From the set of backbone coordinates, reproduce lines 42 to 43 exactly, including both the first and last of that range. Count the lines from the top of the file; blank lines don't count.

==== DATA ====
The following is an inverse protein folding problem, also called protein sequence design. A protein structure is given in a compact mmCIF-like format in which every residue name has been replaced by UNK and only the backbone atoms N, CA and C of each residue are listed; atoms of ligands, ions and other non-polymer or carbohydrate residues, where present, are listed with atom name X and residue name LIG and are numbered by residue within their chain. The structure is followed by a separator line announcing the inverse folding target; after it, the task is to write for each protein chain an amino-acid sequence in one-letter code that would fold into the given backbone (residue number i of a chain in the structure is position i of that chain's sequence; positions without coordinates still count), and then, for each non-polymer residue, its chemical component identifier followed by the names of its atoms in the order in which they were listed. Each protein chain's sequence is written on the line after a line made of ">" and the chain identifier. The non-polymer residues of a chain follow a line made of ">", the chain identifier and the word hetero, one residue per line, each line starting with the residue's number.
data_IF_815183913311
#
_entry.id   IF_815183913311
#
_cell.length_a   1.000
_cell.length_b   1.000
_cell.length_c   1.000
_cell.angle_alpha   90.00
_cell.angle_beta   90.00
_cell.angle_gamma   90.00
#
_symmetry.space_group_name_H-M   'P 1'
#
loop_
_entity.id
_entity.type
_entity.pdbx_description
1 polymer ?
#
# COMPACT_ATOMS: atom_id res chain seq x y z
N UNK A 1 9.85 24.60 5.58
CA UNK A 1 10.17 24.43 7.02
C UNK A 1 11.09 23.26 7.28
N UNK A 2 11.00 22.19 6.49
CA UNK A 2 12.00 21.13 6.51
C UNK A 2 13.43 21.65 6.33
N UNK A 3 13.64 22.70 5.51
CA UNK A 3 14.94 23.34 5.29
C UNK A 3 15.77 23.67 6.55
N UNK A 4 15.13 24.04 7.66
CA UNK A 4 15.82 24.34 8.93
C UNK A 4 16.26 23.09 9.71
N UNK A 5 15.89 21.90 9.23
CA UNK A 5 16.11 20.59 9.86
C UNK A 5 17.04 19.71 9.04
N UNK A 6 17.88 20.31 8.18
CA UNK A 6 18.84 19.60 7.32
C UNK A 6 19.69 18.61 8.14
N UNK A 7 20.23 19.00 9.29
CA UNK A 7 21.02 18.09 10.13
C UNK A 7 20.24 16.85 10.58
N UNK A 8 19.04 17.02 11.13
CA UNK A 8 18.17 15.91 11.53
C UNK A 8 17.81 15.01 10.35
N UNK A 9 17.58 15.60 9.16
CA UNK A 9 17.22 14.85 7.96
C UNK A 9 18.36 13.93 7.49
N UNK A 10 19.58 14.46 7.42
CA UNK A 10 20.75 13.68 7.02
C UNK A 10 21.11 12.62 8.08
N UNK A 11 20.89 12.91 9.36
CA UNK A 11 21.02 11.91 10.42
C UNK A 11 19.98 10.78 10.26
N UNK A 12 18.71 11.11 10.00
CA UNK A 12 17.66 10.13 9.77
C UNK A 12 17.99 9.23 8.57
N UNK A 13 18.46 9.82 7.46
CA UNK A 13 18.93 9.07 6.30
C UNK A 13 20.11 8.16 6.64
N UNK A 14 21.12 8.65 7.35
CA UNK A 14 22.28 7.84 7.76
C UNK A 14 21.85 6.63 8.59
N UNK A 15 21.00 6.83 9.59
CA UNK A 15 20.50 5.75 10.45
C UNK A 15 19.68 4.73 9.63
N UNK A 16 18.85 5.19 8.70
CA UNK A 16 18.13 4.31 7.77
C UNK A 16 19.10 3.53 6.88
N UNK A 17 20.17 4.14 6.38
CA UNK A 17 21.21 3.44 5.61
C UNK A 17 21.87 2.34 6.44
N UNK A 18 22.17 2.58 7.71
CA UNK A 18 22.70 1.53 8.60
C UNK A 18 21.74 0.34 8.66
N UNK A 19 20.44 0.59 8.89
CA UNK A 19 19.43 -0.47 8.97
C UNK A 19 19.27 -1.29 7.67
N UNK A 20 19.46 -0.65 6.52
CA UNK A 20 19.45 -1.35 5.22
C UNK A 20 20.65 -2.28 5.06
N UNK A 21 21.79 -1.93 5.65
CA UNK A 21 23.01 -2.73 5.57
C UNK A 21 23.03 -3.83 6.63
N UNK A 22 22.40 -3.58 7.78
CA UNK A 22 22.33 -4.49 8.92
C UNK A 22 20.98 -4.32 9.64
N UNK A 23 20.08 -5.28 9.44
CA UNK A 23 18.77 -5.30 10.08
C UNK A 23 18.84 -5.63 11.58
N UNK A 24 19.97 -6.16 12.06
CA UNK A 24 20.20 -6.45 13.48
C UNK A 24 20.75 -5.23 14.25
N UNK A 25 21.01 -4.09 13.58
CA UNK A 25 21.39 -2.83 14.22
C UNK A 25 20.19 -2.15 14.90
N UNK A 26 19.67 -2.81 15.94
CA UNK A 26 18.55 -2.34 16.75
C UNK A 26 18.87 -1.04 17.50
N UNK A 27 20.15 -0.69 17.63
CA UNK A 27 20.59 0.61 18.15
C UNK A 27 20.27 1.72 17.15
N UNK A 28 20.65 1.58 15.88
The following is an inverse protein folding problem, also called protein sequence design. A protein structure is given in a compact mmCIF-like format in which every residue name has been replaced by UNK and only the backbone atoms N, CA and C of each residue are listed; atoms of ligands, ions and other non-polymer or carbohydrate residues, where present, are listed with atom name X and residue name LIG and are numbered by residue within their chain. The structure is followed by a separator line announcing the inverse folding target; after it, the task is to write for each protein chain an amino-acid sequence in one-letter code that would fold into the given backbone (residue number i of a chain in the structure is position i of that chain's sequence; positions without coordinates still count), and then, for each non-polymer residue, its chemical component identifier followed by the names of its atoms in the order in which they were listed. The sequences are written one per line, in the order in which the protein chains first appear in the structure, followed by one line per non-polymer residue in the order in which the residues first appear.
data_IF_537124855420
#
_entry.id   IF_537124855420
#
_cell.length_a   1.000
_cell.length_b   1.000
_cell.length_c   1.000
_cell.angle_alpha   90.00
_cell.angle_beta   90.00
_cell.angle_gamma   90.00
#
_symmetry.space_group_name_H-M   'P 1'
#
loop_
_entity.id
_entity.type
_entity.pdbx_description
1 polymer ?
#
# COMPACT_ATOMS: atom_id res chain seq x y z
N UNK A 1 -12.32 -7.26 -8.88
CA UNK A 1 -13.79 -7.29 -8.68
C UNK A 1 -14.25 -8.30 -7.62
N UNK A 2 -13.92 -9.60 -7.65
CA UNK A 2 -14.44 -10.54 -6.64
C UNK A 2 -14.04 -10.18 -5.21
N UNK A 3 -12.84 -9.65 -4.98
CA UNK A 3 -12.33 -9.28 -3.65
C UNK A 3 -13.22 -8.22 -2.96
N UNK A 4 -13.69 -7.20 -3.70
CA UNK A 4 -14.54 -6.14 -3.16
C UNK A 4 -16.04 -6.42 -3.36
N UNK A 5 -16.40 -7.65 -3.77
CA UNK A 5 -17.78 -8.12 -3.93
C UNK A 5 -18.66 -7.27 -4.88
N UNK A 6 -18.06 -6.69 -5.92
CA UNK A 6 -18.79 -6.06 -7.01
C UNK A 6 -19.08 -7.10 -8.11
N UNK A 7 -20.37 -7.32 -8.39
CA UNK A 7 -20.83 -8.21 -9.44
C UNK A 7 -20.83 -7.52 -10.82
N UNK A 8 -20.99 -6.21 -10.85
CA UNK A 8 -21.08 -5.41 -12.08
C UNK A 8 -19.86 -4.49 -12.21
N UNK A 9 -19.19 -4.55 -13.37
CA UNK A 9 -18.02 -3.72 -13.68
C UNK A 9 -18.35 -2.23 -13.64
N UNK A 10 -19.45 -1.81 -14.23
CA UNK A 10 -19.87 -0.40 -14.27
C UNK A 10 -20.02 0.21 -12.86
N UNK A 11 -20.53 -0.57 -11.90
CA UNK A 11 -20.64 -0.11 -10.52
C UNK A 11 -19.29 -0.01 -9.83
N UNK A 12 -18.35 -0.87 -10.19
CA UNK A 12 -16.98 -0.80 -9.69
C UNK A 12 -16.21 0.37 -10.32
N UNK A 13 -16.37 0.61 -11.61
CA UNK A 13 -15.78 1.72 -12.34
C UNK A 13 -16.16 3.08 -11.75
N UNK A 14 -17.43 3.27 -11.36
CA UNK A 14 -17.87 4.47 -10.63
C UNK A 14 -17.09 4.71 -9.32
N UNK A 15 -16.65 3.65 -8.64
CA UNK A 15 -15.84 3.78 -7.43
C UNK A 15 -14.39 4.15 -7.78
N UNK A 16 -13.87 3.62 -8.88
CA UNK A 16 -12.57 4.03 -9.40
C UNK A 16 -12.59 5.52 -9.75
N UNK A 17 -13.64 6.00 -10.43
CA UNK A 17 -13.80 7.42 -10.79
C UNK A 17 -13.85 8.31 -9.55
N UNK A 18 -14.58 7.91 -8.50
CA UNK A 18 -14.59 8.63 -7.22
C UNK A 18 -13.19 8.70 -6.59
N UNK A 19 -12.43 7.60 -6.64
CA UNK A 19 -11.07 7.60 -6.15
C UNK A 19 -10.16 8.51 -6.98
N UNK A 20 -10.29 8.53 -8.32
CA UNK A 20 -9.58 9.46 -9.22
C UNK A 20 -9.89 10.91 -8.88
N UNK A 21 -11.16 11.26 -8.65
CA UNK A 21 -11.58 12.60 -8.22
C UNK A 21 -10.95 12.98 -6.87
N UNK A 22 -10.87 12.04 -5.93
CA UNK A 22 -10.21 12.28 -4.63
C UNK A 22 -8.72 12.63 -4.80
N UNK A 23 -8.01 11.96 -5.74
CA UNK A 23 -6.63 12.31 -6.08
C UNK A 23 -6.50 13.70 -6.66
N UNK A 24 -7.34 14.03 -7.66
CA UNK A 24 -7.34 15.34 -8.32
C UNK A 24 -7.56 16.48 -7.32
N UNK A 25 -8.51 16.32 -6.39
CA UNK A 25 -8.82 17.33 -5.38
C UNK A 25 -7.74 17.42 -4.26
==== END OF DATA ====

C UNK A 7 20.24 16.85 10.58
N UNK A 8 19.04 17.02 11.13